7. Inclusion is essential

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Photo courtesy of Heather Seal

You cannot teach someone to live in a typical, heterogeneous world...they have to learn it through experience. We can tell when applicants are comfortable around others on our campus, and when they have not had the experiences to help them do so. The best kind of experience for them to have is to go to school with kids without disabilities in inclusive classrooms. As we look at conditions around the country, we know that some states and school districts include a lot of kids with ID and some do not. But we also know this: if parents are steadfast, their kids will be included. Don’t accept anyone telling you your child cannot be included. With adequate support, everyone can! Even though it might take extra effort on your part and on the school’s and teacher’s part, inclusion is the best education for someone who wants to go to college.

8. When the time is right, get a job! 

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Photo courtesy of Heather Rodriguez Photography

One of our outcome goals is for graduates to work in a career of their choice in a community-based job after leaving our program. And the best predictor of getting a job later is getting a job sooner. Kids in high school work at grocery stores, fast food restaurants, and lots of other places. Having a job teaches responsibility, independence, good decision-making and a lot of other soft skills that people need to be successful in the world. Use your network of friends, relatives, and acquaintances to help your son or daughter find a job during after school hours and on weekends and holidays. We find it hard for students to be successful in our job training component if they don’t know that working is an expectation. Let them know, when the time is right, that it is!

9. Take advantage of “natural supports.” 

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Photo by Kristina O'Brien, courtesy of Lauren Perlin

Parents often try hard to get their son or daughter every type of service that is available. Either through the schools or in addition to them, they pursue speech and language therapy, physical and occupational therapy, music and art therapy, dance therapy and hippotherapy, and various other kinds of therapeutic services. Although there is nothing wrong with this, it often results in the person with ID having more professionals in his or her life than non-professional people. In our program, we recruit numerous college students to hang out with and support our UP students. You can do the same by enlisting friends, schoolmates, neighbors, relatives, church members, scouts, and anyone else to spend an hour or two with your child every week. Not only will he or she be in a position to develop more friendships, but will also benefit from learning to engage with a variety of individuals, an expectation on our campus.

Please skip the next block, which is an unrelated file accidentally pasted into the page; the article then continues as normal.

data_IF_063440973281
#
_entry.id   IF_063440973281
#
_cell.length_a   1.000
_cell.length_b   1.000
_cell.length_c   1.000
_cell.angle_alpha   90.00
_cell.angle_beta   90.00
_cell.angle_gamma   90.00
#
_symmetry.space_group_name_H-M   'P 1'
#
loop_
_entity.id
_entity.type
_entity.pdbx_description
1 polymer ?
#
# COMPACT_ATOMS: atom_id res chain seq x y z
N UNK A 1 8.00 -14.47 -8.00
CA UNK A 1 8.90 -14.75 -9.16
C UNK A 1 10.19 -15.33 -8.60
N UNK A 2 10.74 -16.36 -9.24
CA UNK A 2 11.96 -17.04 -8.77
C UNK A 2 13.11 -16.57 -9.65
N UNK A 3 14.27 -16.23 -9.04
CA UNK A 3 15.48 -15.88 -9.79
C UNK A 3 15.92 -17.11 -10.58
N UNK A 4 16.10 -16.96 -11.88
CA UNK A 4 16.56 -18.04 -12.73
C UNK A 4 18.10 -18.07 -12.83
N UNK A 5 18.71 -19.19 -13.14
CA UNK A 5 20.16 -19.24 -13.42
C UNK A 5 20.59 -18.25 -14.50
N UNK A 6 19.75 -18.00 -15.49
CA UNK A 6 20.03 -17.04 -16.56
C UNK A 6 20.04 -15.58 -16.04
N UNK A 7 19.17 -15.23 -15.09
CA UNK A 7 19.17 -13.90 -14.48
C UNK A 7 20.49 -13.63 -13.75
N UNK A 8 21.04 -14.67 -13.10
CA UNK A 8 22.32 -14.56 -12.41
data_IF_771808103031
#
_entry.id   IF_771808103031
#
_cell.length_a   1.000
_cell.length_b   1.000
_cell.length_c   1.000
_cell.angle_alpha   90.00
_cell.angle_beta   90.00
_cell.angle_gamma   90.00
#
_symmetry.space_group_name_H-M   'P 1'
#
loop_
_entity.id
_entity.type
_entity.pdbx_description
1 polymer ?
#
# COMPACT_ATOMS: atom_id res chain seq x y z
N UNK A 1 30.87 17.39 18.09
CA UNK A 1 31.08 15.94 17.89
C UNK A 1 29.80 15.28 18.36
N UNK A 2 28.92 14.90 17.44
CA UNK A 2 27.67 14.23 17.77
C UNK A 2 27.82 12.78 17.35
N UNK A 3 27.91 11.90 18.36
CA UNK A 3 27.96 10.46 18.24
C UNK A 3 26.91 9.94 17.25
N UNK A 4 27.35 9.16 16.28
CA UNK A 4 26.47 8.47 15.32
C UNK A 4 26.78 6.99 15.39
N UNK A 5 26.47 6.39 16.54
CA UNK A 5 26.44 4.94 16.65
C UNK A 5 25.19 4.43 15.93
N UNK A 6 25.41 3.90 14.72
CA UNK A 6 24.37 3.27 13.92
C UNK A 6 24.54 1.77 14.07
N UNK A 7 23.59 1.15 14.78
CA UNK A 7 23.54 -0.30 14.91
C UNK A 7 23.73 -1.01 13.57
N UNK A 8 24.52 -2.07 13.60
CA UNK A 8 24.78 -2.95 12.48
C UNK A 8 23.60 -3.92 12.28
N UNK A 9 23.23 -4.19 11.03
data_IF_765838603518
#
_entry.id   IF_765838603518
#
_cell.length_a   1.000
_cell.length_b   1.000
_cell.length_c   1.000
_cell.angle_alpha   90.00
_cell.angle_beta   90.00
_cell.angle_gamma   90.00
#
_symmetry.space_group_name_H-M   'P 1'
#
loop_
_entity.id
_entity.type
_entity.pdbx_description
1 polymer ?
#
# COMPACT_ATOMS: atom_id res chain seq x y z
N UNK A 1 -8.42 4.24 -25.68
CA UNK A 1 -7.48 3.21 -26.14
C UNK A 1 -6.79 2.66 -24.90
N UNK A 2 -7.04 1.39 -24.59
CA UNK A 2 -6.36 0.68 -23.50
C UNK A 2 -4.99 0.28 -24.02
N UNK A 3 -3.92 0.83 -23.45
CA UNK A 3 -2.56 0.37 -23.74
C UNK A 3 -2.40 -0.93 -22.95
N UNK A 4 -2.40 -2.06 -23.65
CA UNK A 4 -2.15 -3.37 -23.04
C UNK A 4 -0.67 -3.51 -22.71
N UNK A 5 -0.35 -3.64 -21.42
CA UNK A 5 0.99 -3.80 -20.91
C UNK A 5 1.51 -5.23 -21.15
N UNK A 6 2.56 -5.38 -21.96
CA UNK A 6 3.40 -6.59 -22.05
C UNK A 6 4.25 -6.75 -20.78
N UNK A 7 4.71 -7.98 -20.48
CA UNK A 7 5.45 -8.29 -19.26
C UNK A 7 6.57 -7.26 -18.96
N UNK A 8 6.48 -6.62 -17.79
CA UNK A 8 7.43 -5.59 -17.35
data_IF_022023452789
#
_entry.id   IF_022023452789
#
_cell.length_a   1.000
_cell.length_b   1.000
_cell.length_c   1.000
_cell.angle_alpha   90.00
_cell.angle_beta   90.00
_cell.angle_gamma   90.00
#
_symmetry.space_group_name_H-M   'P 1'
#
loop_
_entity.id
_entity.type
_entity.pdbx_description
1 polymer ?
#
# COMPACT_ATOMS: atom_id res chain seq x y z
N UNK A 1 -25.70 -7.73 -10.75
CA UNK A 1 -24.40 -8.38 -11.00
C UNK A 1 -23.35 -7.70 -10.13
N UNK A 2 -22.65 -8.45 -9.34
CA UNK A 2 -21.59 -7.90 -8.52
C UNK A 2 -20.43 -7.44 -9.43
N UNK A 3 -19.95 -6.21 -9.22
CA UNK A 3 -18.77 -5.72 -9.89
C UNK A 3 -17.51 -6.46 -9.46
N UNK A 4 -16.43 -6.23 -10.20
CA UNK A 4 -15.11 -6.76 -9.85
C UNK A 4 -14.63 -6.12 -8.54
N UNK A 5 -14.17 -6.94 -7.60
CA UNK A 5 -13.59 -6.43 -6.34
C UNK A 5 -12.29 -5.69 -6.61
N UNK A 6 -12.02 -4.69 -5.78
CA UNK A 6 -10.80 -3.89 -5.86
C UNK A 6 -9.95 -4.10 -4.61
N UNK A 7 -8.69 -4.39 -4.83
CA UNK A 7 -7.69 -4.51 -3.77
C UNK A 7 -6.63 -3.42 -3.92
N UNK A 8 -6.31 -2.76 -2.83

10. Share your success stories.

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Photo courtesy of Heather Rodriguez Photography

Lots of times, when a person applies to our program, they have already been successful and have acquired celebrity status. When they apply, they include their newspaper clippings and their videos of television interviews, and we are generally very impressed. When your son or daughter achieves success, if you can, get it publicized. This accomplishes lots of things. It lets the world know that your son or daughter is a capable person, and maybe more important, lets the everyone learn that people with ID can be successful. It also reinforces the notion of success in your son or daughter which will help him or her grow in confidence and pride. And most importantly, it tells the world, and us, that you are a great parent who is proud of your child and will do everything you can to help him or her be a successful person! This is the type of parent we want in our program!

We wish you the best in preparing your child for college or for whatever kind of successful life awaits. For more information about the UP Program, please visit And for more information about all college programs for students with ID, you can visit

Thank you, Dr. Westling and Dr. Kelley for supporting us parents through your words and the work you do. 


An update to the Ruby's Rainbow 3-21 Pledge you all helped make so successful.

It's time to give that money away! The deadline for 2015 scholarship applications is Friday, May 15